N.B.A. Players’ Strikes: What’s Going On?

Michael Bilodeau, Writer

In wake of the recent police shooting of Jacob Blake in Kenosha, Wisconsin, the Milwaukee Bucks of the National Basketball Association (N.B.A.) decided to boycott their Game 5 playoff matchup against the Orlando Magic on August 26th.  This decision sparked an unprecedented event in the sports world: A boycott by an American sports team due to the need to bring attention to injustice.  


Other sports teams followed the Bucks in the boycott. For this moment, it was clear that the athletes of the major American sports leagues were ready to halt their play to bring attention to the issue of systemic racism in the United States.  However, it feels that that moment didn’t last as long as it should have.


Following the players’ boycott, N.B.A. owners and commissioners decided to postpone the remaining playoff games for the following days.  The players originally had made their stance clear; they felt that in their current situation (the N.B.A.’s Orlando, Fla. “bubble” where the 2019-20 playoffs were being held due to the COVID-19 pandemic), they were powerless in making change after the shooting of Jacob Blake.  Members of the Toronto Raptors along with other teams discussed leaving the bubble all together to lead protests for change in their own communities.  The players were angry — and rightfully so — and they simply felt too overwhelmed with the idea that a game was somehow important in a time like this. The continuation of the playoffs felt like a distraction to many.


However, when the players met following the strike to discuss continuing the playoffs, only two teams voted to cancel the season. The sudden change of opinion was due to the N.B.A’s owners’ “promise” to be more active in fighting against issues such as systemic racism and the wrongful policing of Black lives.  However, it feels like the owners were effectively trying to silence the players’ grievances, masked by a supportive social justice message.


It wouldn’t be the first time the owners of the league pulled this off. After the murders of George Floyd and Breonna Taylor at the hands of police, many players had felt the same way about playing basketball right now: that it would be a distraction.  However, the players decided to continue after the N.B.A. put “Black Lives Matter” on the basketball courts but didn’t really offer much of a path towards making real change.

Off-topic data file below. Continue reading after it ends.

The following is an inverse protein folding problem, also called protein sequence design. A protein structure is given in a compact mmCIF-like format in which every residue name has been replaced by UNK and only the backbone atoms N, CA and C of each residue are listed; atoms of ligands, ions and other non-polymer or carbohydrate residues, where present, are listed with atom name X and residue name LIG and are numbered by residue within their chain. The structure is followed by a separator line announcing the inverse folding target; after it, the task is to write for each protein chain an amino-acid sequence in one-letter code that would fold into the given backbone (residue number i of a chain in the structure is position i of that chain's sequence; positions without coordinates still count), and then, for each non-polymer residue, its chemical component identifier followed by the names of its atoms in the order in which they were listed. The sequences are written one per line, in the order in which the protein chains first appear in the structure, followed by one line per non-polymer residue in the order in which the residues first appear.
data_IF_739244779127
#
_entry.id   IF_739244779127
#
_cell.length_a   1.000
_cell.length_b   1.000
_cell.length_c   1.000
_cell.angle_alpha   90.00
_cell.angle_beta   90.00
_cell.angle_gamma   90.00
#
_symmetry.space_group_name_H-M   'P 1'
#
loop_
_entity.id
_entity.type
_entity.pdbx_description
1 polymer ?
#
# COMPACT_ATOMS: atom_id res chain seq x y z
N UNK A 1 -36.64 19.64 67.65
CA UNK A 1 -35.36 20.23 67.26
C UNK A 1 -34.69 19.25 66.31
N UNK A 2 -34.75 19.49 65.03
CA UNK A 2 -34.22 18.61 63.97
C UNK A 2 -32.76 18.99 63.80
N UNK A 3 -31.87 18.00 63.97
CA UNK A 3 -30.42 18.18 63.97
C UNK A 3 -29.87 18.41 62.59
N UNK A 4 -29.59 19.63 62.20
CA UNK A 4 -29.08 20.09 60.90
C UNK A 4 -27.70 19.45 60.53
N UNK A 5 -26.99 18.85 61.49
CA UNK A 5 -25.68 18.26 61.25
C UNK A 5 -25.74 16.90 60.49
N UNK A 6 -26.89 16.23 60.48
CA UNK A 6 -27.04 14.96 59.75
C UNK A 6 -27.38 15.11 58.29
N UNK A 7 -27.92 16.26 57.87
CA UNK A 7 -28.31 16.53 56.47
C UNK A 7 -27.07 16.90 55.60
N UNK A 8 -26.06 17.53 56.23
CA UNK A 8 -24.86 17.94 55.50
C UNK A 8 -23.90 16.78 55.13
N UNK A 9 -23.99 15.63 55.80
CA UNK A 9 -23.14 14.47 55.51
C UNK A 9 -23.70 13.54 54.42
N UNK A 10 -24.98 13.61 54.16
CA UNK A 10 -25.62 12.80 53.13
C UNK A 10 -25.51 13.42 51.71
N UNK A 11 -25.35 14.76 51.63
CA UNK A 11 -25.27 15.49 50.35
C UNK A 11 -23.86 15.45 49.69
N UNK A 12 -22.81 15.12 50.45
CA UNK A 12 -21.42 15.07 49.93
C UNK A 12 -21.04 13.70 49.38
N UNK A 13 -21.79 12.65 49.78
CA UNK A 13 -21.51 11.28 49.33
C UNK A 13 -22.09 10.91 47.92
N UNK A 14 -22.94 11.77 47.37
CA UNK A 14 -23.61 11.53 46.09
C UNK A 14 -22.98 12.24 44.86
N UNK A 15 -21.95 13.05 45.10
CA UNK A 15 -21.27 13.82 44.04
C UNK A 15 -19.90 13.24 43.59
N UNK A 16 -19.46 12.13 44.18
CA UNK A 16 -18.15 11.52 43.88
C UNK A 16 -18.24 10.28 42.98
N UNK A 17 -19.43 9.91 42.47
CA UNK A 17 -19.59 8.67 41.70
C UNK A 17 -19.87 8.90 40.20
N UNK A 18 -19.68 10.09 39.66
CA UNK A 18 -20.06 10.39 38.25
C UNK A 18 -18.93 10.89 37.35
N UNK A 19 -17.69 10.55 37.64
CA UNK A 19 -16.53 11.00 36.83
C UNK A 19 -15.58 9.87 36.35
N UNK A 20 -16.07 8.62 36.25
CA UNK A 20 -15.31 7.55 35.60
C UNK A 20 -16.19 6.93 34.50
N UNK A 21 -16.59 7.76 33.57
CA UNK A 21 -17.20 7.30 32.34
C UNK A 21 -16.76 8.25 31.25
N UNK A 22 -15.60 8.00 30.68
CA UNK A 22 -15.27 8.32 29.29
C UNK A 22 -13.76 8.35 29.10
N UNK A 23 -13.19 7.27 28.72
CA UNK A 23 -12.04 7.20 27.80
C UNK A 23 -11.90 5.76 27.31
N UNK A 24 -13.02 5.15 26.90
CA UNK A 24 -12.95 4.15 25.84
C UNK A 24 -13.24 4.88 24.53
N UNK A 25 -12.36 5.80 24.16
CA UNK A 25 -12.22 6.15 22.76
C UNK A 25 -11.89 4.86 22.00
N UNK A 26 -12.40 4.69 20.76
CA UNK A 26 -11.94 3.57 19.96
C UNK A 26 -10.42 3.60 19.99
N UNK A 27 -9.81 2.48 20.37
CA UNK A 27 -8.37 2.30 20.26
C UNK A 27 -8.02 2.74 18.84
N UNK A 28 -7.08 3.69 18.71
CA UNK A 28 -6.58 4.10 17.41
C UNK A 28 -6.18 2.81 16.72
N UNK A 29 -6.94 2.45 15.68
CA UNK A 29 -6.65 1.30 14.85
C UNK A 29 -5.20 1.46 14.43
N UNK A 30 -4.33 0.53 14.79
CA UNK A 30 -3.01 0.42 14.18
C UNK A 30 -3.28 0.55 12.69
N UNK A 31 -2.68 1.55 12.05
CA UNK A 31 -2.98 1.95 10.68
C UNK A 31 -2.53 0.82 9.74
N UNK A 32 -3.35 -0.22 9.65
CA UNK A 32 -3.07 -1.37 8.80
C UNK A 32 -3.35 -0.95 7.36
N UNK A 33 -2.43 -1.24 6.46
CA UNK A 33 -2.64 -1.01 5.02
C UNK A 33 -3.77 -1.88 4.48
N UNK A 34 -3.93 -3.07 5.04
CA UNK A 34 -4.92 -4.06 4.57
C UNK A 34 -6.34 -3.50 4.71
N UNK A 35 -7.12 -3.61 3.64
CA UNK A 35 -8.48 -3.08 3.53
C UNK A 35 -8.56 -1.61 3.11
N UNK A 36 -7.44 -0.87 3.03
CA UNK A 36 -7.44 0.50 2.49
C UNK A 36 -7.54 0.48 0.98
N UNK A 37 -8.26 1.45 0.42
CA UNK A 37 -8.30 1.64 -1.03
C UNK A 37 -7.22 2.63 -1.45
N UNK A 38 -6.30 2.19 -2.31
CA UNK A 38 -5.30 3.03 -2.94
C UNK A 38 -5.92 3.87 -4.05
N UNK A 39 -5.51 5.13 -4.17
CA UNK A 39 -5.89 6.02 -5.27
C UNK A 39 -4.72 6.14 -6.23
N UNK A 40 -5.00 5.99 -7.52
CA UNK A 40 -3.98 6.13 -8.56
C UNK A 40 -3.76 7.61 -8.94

Overall, though, it feels impossible to blame or criticize the players for their decision to continue playing.  Perhaps it wasn’t really a “boycott” in the first place, but the continuation of the season could mean a few things: that the cancellation of the season will unfortunately not stop police from abusing their power to harm Black people. It’s important to recognize that the players not playing wouldn’t put an end to any of the issues that they’re speaking out against; they unfortunately do not have that power.  The people with real power to make change are those in the teams’ front offices with billions of dollars to their name.  The tragedy of this is that the owners probably will not do much in the end, but continue to partake in performative activism.  Instead of putting their words into action, they’ll continue to say “Black Lives Matter” while they remain complicit in the injustice, and their pockets remain full.


If there is something positive to take out of these events, it’s proof that more and more people are becoming aware and active in the fight against injustices in the United States.  With the murders of Breonna Taylor, George Floyd, and the shooting of Jacob Blake, and many more Black people at the hands of police officers, many have come to realize that change is not only necessary, but should be demanded.